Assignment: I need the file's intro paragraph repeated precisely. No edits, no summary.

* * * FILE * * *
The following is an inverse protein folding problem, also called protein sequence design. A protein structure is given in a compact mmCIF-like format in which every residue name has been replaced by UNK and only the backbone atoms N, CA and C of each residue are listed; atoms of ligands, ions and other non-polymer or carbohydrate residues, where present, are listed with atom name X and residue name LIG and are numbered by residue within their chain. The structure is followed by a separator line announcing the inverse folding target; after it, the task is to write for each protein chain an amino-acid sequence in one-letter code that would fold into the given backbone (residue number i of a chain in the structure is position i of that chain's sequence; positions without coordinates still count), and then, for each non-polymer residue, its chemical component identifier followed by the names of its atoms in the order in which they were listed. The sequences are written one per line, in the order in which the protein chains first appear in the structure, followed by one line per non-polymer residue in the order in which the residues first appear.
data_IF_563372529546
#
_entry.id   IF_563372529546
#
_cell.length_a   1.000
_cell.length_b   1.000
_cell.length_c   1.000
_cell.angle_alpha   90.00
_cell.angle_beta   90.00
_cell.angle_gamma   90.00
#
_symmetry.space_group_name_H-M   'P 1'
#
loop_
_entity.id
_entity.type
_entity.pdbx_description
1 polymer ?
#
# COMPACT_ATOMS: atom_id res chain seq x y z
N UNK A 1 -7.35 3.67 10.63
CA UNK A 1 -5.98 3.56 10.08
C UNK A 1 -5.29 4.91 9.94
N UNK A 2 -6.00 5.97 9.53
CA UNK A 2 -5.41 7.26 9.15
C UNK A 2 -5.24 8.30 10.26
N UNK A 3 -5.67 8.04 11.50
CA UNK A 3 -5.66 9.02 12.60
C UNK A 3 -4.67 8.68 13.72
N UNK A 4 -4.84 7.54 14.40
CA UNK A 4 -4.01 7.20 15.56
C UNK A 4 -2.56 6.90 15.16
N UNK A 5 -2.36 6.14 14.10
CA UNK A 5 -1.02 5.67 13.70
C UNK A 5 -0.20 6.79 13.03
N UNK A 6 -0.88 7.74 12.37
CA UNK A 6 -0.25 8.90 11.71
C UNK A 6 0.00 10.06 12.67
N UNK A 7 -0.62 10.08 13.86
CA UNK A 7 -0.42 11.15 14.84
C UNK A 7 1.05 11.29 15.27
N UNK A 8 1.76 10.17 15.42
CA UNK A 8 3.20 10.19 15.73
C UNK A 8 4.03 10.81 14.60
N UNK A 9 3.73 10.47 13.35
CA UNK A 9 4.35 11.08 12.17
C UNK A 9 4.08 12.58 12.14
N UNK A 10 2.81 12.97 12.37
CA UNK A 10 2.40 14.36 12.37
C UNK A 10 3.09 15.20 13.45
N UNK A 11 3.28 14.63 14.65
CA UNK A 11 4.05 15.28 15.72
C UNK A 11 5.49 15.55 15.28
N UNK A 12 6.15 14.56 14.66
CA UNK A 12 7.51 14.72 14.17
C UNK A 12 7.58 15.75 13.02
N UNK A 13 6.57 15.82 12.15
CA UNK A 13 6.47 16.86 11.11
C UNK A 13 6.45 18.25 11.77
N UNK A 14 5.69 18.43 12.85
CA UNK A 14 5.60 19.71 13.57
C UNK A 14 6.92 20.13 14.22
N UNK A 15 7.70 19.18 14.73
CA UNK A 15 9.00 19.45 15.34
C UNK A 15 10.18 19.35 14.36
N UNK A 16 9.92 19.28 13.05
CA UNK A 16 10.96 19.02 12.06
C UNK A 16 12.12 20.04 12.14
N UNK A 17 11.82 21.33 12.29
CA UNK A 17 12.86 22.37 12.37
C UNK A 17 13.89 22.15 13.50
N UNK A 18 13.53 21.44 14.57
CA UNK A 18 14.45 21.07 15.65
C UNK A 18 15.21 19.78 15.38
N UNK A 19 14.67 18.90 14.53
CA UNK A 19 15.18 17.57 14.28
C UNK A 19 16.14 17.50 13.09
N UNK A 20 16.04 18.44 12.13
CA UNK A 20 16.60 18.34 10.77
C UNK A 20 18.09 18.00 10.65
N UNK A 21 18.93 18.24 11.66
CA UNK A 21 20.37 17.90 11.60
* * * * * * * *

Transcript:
The following is an inverse protein folding problem, also called protein sequence design. A protein structure is given in a compact mmCIF-like format in which every residue name has been replaced by UNK and only the backbone atoms N, CA and C of each residue are listed; atoms of ligands, ions and other non-polymer or carbohydrate residues, where present, are listed with atom name X and residue name LIG and are numbered by residue within their chain. The structure is followed by a separator line announcing the inverse folding target; after it, the task is to write for each protein chain an amino-acid sequence in one-letter code that would fold into the given backbone (residue number i of a chain in the structure is position i of that chain's sequence; positions without coordinates still count), and then, for each non-polymer residue, its chemical component identifier followed by the names of its atoms in the order in which they were listed. The sequences are written one per line, in the order in which the protein chains first appear in the structure, followed by one line per non-polymer residue in the order in which the residues first appear.